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Letter to the Editor: There’s more to COVID-19 studies than meets the eye

Surface level data can only tell so much of the story.
Image by Morgan La Casse

After talking with a few hundred people in the student unions at the University of Minnesota, it appears many do not believe COVID-19 is “over ” or it won’t affect them.

Rather than social distancing or masking, the majority of people have gone back to their pre-pandemic behaviors. I am writing to support the piece written on Oct. 19 “Return to In Person Work”, but there are some additional considerations I want to put forward. After hearing people on campus talk about COVID-19, my impression is people want to feel they can advocate for themselves and others when they feel sick by staying home. 

I’m a student working with a faculty member from the Department of Family Medicine and Community Health on a project about vaccine hesitancy, collecting data about COVID-19, vaccinations, and masking. I spend around eight hours a week administering anonymous surveys at the Student Unions on both Saint Paul and East Bank campuses. You might assume a survey is just a question and response, but in order to learn what people really think I have been trained to ask the survey questions as if I am conducting an interview.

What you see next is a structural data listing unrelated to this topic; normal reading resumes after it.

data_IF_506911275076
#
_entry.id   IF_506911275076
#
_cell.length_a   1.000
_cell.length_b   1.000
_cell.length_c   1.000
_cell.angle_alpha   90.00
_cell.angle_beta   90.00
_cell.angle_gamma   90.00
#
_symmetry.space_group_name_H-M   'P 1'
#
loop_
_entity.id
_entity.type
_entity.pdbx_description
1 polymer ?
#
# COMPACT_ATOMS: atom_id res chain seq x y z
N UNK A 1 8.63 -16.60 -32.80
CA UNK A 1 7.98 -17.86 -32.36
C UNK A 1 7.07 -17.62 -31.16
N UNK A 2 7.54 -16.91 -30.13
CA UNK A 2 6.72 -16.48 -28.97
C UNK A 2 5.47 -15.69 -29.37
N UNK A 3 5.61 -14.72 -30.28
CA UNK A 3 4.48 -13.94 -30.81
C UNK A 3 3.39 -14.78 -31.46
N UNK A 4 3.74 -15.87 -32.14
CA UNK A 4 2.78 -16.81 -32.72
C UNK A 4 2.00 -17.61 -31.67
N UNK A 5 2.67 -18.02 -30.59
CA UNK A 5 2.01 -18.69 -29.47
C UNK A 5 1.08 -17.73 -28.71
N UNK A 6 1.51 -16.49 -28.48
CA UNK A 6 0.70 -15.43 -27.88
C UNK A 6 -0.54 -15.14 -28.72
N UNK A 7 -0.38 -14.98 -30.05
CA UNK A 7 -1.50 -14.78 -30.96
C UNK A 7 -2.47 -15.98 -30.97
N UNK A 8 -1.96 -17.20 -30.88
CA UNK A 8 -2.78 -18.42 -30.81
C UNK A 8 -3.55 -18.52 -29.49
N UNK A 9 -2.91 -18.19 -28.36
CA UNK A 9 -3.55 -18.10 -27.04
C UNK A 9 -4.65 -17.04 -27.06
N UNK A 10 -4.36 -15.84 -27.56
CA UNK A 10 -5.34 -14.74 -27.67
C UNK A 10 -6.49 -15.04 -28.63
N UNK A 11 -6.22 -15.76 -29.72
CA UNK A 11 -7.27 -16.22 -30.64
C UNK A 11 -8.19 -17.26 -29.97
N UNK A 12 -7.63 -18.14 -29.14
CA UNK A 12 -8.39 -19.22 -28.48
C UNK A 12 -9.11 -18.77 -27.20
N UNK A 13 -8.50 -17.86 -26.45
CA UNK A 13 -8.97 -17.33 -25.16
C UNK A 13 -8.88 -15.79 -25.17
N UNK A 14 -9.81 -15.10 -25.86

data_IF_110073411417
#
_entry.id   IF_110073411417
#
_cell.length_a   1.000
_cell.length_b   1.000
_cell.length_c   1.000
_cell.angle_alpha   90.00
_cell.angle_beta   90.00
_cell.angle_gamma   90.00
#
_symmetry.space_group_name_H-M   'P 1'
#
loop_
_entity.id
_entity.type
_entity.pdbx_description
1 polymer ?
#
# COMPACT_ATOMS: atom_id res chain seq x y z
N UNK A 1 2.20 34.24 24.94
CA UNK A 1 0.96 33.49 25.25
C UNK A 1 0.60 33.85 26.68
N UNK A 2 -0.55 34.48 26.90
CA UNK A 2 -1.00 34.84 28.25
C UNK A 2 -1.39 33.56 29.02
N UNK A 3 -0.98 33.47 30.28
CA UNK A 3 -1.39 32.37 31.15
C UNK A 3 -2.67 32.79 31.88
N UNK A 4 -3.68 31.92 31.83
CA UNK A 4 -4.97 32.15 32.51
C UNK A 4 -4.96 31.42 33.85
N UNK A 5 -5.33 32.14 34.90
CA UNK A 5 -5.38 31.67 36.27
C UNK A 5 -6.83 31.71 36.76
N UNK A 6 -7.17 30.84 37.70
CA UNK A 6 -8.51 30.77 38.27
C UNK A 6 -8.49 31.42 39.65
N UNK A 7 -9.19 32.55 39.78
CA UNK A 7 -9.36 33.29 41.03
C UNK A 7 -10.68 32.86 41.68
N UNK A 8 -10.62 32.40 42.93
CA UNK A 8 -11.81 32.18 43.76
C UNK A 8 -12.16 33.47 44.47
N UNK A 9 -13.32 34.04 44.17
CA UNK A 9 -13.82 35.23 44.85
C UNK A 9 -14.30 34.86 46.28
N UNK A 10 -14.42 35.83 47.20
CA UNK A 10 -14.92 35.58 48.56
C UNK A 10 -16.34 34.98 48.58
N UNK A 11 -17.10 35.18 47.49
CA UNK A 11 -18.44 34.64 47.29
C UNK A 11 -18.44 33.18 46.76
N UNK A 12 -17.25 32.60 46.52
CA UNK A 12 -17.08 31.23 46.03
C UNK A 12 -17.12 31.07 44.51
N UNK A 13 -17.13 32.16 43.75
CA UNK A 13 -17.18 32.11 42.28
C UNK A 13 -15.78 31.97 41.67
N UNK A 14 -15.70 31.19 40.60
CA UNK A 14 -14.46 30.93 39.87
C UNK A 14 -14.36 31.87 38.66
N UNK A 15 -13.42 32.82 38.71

In other words, the survey responses are often summaries of brief conversations. This allows us to advance a second goal, which involves creating a space for people to talk and learn more about COVID-19.

  Some common themes in the survey responses from people on the University campus are:

  1. In general, people most trust their doctor, followed by government agencies, like the CDC, and researchers to give them information about vaccines. 
  2. While most people say that others are no longer concerned about COVID-19 they tell me that COVID-19 is still a potential issue. 
  3. When asked about whether they currently wear a mask, some tell us they do not wear one at all anymore while others wear it when they are feeling sick, are going to a big event, going to the hospital, or traveling on a plane; many people indicated they would mask if they were asked.  
  4. Not everybody knows about the new vaccine for fall 2023 or that it is available at Boynton.

Matisse Bolstrom is a fourth-year student employee with the Department of Family Medicine and Community Health, who works to conduct surveys about perceptions of vaccines, COVID-19 and masking. A link to an ongoing study can be found here.

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